For those who enjoyed the music accompanying this exhibition at the Art Gallery of NSW, but couldn’t get their hands on a CD , I created a playlist on Spotify with all the tracks:
After starting a new job in the Sydney CBD four weeks ago, I have been enjoying cycling into work every morning. My trip takes me over the Anzac Bridge into Pyrmont, after which I slalom around tourists while cycling through Darling Harbour into the city. After biking it to work for a month, and getting fined for not wearing a helmet two days ago, the time has come to share my observations.
Firstly, what’s with all the lycra people? 80% of all commuting cyclists in Sydney dress up as if they’re a team mate of Cadel Evans. The pre-9am exhibition of clean-shaven and steel-cabled calves gives me the impression that I have taken a wrong turn and have unwillingly entered a stage in the Tour Down Under. And the serious expressions on those faces! Waiting at the traffic light is like waiting for the start of an individual time trial. Believe me when I say that it is not a good look. Apart from this being an aesthetical observation, I also truly believe that this way of dressing, and the display of attitude that apparently goes with it, is keeping cycling from being accepted as a normal mode of transportation in Sydney. Continue reading Observations by a Dutchman in Australia: Why Cycling is Not Taking Off in Sydney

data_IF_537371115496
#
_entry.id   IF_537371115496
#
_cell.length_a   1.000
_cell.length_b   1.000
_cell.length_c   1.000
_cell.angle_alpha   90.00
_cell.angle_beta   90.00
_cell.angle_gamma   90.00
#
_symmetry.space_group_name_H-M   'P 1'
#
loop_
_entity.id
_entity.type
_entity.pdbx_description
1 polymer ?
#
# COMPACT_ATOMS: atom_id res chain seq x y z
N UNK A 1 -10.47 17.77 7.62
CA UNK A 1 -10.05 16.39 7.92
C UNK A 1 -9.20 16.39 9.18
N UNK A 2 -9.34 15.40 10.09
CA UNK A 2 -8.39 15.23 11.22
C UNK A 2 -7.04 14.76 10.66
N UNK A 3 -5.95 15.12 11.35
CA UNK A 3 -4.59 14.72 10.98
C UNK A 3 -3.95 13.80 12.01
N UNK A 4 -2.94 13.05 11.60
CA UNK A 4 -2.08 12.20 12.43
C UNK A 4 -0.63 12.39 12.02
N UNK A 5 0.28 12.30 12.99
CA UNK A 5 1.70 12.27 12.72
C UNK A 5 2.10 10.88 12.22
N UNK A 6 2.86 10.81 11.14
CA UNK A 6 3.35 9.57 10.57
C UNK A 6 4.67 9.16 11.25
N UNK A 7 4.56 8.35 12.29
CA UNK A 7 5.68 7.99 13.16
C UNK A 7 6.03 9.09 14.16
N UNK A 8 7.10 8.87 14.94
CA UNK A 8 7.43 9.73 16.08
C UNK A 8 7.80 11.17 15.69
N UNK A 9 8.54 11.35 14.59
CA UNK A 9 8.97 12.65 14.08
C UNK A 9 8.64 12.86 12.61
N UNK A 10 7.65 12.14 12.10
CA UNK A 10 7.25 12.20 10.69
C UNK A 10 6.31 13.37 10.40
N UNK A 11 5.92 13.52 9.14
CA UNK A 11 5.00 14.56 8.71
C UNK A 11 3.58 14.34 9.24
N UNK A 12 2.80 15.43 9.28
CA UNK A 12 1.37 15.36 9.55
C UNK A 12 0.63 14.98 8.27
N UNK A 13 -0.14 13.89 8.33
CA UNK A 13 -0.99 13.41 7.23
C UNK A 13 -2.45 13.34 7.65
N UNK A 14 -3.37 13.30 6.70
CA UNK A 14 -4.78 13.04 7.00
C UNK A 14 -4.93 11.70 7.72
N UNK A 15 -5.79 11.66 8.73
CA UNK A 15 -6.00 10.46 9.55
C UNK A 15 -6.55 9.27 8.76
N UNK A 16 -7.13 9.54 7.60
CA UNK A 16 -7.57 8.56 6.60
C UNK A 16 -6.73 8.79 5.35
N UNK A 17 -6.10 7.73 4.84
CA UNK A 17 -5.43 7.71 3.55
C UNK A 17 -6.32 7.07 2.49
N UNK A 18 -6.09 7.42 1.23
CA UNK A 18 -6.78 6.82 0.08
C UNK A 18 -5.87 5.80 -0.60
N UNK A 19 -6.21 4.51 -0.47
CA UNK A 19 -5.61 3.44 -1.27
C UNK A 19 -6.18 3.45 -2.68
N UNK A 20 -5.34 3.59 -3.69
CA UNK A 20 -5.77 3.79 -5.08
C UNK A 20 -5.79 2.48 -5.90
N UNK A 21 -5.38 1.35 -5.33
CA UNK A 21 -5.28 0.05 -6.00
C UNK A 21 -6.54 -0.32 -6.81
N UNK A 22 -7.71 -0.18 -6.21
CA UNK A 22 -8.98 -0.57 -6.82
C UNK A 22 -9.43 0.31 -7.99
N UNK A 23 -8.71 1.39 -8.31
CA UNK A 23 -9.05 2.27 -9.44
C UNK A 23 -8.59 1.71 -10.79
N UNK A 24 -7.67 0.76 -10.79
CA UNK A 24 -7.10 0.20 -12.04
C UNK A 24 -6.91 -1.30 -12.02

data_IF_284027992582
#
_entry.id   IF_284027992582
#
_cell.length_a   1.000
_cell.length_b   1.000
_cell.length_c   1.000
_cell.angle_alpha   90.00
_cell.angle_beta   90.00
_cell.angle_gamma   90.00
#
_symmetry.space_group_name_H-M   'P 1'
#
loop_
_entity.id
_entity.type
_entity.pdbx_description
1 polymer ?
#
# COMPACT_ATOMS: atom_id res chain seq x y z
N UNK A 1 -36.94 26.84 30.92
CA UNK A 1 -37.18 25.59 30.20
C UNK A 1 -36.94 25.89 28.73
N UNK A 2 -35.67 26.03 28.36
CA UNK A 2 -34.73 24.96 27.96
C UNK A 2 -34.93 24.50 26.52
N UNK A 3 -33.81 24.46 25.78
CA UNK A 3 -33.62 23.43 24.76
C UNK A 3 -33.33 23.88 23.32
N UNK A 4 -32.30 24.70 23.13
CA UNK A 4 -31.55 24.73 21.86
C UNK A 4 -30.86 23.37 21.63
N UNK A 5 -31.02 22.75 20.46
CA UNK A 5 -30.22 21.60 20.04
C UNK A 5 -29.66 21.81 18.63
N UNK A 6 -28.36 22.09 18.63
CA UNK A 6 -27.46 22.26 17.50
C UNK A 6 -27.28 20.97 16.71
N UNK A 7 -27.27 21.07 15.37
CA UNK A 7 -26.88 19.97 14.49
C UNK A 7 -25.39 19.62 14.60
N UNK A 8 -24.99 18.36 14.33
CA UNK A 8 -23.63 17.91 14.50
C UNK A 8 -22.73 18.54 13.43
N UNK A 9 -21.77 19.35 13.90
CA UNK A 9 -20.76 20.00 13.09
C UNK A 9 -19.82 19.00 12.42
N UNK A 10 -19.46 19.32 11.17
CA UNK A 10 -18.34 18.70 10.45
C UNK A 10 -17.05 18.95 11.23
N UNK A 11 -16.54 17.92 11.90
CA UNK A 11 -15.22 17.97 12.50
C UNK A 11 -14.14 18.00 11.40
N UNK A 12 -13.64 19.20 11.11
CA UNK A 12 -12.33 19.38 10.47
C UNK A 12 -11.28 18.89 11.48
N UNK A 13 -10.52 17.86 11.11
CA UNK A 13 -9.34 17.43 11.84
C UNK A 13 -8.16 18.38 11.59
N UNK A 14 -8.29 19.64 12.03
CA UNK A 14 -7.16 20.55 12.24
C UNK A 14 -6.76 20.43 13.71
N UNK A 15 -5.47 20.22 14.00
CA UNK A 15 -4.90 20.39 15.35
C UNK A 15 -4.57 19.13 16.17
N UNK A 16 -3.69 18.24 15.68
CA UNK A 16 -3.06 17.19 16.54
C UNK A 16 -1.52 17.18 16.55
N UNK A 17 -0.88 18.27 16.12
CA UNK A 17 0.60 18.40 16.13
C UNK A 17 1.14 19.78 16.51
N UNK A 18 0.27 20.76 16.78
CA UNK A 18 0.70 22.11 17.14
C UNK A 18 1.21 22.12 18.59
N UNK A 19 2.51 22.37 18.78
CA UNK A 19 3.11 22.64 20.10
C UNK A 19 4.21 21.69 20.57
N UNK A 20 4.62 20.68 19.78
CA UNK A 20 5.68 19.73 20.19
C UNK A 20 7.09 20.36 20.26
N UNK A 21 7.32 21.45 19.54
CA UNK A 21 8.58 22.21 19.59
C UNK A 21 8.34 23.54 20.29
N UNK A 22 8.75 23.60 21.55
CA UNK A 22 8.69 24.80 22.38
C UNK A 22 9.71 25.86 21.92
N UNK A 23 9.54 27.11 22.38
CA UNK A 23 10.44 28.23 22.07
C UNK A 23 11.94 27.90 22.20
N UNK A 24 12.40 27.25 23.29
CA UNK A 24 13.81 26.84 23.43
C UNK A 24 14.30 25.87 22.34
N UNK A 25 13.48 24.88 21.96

There aren’t many things that make me laugh and be embarrassed at the same time. Something that does this to me however is hearing Dutch people speak English. The Dutch, although usually complimented because of their excellent knowledge of the English language, have a tendency to speak English with the most horrible accent imaginable. Surely not all of us do, but 9 out of 10 times when I encounter a Dutchman abroad having a conversation in English, I am an unwanted witness to something that sounds extraordinarily ridiculous. Unfortunately it’s not only the accent. Although a Dutch person’s vocabulary usually isn’t too bad, English sentences are usually constructed by translating them straight from Dutch. This doesn’t only apply to grammar, but also to the words used, which are literally translated without keeping the context in mind. Continue reading The Horror and Embarrassment: Dutch Attempts at Speaking English